The 2005 Cotton Resource CD provided many things Texas producers needed to know about cotton production. The new 2007 Cotton Resource DVD goes even further, serving as a veritable encyclopedia of Texas cotton information, according to a Texas AgriLife Extension Service specialist. “At this stage of the game, it's as close to one-stop shopping for cotton information as we can get,” said Dr. Randy Boman, AgriLife Extension agronomist based at Lubbock. “Many of the common challenges producers encounter are addressed by publications on this DVD.”
“Information on the DVD is indexed according to key topic areas,” said Dr. Robert Lemon, AgriLife Extension agronomist based at College Station. “The publications address general production problems; irrigation management; soil fertility; insects, weeds, nematodes and diseases; harvest concerns, fiber quality and ginning; and production economics. We also included a list of Internet information resources.”
The photo gallery illustrates insects, weeds, grasses, diseases and symptoms of herbicide injury. Bark contamination, irrigation, and insect scouting are covered in short videos, Lemon said.
The DVDs are made possible by a grant from the Texas State Support Committee of Cotton Inc. This funding allowed AgriLife Extension and Texas AgriLife Research to produce and target this resource for AgriLife Extension agents, producers and industry personnel.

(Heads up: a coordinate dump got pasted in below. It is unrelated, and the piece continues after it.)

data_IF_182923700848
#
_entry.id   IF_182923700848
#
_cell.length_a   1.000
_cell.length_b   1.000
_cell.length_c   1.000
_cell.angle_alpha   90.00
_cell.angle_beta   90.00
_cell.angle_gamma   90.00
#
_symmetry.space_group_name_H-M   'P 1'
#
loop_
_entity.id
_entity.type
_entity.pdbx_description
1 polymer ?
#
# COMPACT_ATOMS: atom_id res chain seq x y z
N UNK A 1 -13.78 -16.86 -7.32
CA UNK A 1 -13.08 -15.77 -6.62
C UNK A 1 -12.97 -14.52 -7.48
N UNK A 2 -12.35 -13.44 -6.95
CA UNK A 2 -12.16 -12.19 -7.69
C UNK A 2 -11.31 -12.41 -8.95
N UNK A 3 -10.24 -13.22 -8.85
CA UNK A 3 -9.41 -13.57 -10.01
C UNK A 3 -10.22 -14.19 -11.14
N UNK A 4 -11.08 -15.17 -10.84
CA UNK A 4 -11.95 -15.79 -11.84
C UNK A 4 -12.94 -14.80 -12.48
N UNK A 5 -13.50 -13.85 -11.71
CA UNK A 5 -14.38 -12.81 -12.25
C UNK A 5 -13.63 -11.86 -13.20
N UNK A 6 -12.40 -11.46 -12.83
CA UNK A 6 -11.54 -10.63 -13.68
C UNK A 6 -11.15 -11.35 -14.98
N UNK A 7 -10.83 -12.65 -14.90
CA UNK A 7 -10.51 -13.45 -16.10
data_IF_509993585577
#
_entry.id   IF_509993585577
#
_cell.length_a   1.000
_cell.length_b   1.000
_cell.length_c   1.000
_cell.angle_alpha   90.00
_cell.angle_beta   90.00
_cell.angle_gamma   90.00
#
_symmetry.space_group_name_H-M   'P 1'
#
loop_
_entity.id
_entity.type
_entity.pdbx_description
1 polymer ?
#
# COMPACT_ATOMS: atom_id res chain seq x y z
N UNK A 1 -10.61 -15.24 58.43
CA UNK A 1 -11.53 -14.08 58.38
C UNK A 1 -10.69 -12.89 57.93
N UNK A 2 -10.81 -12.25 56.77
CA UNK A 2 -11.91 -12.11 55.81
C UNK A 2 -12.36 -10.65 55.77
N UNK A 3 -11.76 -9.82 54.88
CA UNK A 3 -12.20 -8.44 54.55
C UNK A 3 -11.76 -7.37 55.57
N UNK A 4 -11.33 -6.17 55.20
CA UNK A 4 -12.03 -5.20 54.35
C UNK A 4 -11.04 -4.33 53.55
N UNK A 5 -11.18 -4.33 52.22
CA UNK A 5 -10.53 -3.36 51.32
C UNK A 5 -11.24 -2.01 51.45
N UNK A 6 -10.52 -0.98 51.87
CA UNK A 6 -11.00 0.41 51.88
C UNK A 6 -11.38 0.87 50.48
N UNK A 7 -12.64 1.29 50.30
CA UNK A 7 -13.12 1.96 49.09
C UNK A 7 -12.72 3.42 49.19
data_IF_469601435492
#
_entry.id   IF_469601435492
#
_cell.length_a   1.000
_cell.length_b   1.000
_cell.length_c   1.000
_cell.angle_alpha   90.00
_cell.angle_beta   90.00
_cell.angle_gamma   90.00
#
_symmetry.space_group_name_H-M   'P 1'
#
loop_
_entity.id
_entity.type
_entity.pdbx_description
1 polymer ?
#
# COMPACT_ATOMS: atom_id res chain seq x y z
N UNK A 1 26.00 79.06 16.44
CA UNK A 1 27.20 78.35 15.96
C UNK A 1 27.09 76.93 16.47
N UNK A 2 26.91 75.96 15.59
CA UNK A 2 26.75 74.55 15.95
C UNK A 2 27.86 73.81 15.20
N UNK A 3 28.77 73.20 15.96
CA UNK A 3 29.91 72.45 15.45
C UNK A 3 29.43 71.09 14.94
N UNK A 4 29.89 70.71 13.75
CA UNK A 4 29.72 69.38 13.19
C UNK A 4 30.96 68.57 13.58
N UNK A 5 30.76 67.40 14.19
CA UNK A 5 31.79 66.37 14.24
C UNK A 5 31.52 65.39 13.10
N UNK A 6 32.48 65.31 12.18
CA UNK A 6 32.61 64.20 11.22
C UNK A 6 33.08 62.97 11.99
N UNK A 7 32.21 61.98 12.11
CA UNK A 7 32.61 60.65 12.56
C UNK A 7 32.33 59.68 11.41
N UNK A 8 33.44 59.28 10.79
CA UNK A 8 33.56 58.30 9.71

Those who want a copy of the free 2007 Cotton Resource DVD can contact Lemon at 979-845-0870 or Boman at 806-746-6101. The contents of the DVD can also be found on the Internet at: http://lubbock.tamu.edu/cottondvd. “The DVD will soon be available at cotton gins, because we know they typically have a lot of traffic in and out,” Boman said. “This resource will help answer some of the questions gins receive. We've also made it available to agribusiness representatives and crop consultants, as a key training tool for the cotton industry.”
The Texas AgriLife Extension Service is the new name of Texas Cooperative Extension, which provides Texans in all 254 counties with non-biased, research-based education programs and services in agriculture and natural resources, 4-H and youth development, family and consumer sciences, and community economic development. Texas AgriLife Research is the new name for the Texas Agricultural Experiment Station, which annually conducts more than $150 million in agriculture and life-sciences research.